Saturday, July 9, 2016

Energy neutral seawater desalination process

Post-doc Marjolein Vanoppen at the Belgian University of Gent published an idea for an efficient energy neutral process for desalination of sea water.

Desalination of sea water normally is done using a process called reverse osmosis, which uses membranes that allow water to pass through, but keeps the salt behind. This process normally uses a significant amount of energy.

To tackle this problem, Ms Vanoppen had a look at Blue energy, the fancy name for osmotic power. This is a process where almost the reverse takes place: salt from seawater passes through a membrane into sweet water in order to generate electricity.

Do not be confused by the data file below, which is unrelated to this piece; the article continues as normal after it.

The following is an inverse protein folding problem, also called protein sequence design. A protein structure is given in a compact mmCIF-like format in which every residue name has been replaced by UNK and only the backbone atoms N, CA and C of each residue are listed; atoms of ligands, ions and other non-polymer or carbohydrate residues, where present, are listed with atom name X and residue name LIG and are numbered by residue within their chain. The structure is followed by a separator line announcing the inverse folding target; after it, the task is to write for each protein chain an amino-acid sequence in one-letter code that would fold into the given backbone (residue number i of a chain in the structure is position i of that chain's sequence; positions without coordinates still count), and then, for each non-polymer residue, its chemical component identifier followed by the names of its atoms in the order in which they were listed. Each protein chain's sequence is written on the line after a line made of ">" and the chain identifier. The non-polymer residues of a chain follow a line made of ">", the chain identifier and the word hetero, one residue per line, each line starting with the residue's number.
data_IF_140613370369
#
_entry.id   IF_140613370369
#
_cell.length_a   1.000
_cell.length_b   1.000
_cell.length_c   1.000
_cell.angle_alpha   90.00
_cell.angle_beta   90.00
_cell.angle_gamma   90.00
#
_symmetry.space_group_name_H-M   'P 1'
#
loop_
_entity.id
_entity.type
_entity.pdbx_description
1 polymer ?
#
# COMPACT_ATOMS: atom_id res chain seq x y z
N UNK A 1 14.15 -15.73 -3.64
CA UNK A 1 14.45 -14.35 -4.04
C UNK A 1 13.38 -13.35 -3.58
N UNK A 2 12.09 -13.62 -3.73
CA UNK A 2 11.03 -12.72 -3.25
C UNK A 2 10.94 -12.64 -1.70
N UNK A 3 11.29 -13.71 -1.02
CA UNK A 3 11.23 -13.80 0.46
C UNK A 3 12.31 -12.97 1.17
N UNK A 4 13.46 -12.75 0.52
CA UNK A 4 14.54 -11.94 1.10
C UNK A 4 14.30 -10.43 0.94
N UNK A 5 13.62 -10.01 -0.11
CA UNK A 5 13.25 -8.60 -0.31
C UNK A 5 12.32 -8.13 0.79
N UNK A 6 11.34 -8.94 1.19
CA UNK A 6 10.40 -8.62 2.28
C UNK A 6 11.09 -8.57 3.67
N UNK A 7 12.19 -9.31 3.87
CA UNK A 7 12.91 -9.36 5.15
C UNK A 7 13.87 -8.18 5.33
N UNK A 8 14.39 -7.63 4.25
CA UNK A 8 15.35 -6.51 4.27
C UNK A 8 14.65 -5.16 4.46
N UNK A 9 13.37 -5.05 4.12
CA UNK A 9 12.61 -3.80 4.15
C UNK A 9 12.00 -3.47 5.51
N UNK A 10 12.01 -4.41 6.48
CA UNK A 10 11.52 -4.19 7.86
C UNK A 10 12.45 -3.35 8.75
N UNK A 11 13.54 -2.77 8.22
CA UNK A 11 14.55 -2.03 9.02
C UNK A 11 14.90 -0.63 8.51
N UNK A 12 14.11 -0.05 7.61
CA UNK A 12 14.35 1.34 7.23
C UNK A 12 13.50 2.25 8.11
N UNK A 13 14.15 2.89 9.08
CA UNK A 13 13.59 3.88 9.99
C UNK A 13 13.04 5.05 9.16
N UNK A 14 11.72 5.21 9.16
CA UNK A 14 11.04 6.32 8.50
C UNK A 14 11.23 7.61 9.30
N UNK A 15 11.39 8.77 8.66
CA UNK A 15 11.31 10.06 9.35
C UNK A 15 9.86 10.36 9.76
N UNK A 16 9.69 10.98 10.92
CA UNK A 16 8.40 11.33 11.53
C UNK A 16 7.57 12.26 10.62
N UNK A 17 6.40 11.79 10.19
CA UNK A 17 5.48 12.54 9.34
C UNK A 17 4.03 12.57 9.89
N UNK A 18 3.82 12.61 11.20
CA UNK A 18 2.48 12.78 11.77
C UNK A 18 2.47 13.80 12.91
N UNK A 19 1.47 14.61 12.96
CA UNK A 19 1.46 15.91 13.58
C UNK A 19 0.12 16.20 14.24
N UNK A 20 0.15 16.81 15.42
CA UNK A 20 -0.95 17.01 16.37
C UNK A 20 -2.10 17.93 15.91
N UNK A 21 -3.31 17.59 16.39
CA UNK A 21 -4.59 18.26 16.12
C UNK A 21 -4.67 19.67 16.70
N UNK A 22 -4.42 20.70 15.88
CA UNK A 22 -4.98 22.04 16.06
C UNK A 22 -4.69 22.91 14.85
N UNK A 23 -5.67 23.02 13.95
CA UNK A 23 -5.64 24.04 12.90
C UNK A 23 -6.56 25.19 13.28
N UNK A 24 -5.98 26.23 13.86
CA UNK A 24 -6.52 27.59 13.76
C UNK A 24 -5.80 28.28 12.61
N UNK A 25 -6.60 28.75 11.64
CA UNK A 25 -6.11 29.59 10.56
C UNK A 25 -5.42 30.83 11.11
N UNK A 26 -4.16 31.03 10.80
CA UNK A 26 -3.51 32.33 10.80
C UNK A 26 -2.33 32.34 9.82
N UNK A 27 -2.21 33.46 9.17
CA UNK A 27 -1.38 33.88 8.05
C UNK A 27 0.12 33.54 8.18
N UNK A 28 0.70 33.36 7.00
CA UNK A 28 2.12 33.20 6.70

Now when you generate power using blue energy, you end up with a lot of brackish water. The idea by Ms Vanoppen is to use the brackish water as an input for the production of sweet water. That looks pointless since your input is also sweet water, but the idea is to utilize a sweet wastewater stream like sewage water. This stream cannot easily be converted into drinking water, but is good enough for generating the power needed to desalinate the brackish water.

 The final result is an energy neutral process for producing tap water.

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